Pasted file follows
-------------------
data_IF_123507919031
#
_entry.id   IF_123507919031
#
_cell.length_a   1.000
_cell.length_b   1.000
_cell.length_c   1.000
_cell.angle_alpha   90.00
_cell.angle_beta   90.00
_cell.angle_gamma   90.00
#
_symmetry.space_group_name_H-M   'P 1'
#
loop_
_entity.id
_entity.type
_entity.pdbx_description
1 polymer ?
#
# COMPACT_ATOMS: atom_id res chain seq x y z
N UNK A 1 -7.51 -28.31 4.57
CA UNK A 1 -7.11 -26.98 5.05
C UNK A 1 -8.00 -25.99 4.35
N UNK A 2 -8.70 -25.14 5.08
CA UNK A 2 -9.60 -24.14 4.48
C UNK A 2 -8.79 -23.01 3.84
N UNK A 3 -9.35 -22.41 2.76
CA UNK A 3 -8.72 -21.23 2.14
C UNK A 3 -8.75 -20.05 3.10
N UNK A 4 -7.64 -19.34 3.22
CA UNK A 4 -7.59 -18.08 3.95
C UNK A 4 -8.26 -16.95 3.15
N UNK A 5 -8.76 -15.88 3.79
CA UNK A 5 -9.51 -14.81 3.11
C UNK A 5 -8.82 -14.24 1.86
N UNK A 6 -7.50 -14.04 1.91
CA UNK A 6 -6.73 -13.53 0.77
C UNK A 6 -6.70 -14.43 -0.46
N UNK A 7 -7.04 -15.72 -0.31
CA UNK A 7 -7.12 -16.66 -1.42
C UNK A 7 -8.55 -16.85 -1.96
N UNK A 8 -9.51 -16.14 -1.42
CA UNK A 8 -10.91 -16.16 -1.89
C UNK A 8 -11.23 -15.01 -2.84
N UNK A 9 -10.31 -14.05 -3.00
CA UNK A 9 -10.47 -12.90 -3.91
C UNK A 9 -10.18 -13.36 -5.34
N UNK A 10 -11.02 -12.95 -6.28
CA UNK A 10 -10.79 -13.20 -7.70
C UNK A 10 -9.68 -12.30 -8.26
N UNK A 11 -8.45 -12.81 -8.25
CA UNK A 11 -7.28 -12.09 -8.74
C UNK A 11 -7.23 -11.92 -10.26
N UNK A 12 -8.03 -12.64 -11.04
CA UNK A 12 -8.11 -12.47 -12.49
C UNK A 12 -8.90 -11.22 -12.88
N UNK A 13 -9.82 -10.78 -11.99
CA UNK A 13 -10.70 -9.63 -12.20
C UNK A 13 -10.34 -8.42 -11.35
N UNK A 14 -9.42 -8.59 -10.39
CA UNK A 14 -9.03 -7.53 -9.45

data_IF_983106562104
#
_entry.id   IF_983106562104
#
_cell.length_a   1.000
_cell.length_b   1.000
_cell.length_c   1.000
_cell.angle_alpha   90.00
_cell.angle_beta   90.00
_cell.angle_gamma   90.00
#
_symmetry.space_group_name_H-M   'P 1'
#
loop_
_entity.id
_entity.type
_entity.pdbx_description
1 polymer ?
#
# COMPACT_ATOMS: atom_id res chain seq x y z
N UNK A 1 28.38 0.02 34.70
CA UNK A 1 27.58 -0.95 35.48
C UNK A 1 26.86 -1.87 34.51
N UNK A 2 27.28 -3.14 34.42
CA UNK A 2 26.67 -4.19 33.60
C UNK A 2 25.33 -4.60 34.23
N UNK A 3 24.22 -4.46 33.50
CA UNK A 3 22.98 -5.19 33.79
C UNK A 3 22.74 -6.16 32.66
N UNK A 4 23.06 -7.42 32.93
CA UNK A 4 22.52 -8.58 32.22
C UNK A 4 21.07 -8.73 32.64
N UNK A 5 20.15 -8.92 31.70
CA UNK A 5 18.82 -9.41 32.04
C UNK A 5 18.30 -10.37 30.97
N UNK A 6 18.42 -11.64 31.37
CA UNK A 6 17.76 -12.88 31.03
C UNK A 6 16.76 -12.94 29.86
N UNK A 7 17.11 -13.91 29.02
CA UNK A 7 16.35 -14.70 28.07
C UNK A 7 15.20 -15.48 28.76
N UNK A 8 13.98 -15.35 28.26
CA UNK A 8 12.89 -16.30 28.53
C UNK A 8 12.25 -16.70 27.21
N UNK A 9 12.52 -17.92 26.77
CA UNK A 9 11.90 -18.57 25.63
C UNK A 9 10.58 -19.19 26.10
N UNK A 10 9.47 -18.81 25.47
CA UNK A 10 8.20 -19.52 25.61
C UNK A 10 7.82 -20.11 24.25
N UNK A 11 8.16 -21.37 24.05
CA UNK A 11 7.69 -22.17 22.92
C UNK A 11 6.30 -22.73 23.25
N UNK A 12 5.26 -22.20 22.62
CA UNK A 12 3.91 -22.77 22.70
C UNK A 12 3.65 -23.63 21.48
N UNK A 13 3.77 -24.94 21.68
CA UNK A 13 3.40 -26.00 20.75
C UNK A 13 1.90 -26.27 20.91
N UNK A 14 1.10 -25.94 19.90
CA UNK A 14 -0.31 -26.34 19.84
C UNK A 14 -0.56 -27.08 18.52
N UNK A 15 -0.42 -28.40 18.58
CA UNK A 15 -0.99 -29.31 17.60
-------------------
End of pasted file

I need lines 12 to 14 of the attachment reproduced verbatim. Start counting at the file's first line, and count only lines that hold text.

_symmetry.space_group_name_H-M   'P 1'
#
loop_